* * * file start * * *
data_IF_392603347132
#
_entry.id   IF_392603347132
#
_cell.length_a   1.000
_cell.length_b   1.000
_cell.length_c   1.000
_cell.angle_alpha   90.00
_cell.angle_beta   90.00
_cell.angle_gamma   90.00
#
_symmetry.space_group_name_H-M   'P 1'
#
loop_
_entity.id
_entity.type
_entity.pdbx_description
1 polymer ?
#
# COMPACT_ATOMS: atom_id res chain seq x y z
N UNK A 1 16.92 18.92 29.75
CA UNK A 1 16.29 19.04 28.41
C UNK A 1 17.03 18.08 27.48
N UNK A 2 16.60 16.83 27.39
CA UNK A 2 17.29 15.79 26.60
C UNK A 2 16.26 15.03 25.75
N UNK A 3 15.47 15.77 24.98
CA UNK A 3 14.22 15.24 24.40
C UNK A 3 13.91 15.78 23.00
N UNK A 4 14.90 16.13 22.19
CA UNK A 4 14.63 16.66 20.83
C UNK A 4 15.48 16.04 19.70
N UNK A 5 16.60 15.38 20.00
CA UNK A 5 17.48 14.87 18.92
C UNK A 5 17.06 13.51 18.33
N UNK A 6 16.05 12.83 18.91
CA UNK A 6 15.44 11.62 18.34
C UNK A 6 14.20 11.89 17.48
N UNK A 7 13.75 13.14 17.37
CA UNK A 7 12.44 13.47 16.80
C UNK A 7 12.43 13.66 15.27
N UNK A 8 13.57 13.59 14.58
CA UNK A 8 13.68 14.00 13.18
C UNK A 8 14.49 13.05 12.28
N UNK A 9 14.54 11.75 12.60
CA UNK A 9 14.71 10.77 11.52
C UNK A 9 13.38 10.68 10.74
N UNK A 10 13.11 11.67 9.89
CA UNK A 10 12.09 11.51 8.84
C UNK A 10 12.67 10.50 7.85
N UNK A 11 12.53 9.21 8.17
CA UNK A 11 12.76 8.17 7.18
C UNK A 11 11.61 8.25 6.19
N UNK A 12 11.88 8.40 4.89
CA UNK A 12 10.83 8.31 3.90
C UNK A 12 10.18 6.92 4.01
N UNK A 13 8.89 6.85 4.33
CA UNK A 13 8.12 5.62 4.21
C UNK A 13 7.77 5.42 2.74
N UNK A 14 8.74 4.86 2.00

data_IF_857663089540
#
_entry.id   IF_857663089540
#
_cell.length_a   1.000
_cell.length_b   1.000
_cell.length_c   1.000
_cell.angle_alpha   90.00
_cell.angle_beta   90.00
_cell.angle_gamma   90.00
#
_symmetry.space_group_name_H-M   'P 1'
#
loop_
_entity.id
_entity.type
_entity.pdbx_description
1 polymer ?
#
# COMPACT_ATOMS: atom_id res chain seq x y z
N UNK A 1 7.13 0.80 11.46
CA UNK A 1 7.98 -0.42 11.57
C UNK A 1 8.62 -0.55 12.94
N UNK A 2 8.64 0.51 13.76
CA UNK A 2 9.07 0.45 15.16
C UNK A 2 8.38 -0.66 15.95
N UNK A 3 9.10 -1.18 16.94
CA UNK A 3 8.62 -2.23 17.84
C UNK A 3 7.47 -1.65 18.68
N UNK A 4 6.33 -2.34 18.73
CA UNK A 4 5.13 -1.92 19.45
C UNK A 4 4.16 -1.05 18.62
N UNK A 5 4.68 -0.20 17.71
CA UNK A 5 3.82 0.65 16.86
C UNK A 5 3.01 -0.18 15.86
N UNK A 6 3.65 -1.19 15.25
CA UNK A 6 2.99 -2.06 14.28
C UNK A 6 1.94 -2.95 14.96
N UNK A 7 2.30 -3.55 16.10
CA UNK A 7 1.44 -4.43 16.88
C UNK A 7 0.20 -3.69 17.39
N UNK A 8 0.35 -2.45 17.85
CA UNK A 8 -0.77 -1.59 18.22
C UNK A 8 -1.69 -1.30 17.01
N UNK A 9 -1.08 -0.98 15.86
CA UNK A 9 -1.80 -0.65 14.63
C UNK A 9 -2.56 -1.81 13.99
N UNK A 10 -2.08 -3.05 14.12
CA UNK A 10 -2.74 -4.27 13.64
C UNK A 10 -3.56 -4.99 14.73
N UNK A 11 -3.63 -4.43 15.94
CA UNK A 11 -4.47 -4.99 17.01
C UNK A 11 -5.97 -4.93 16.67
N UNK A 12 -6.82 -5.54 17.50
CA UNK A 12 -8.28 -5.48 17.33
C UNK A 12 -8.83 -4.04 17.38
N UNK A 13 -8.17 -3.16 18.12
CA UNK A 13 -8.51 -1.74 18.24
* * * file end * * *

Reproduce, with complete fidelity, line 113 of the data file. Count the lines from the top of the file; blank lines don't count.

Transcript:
C UNK A 11 -5.97 -4.93 16.67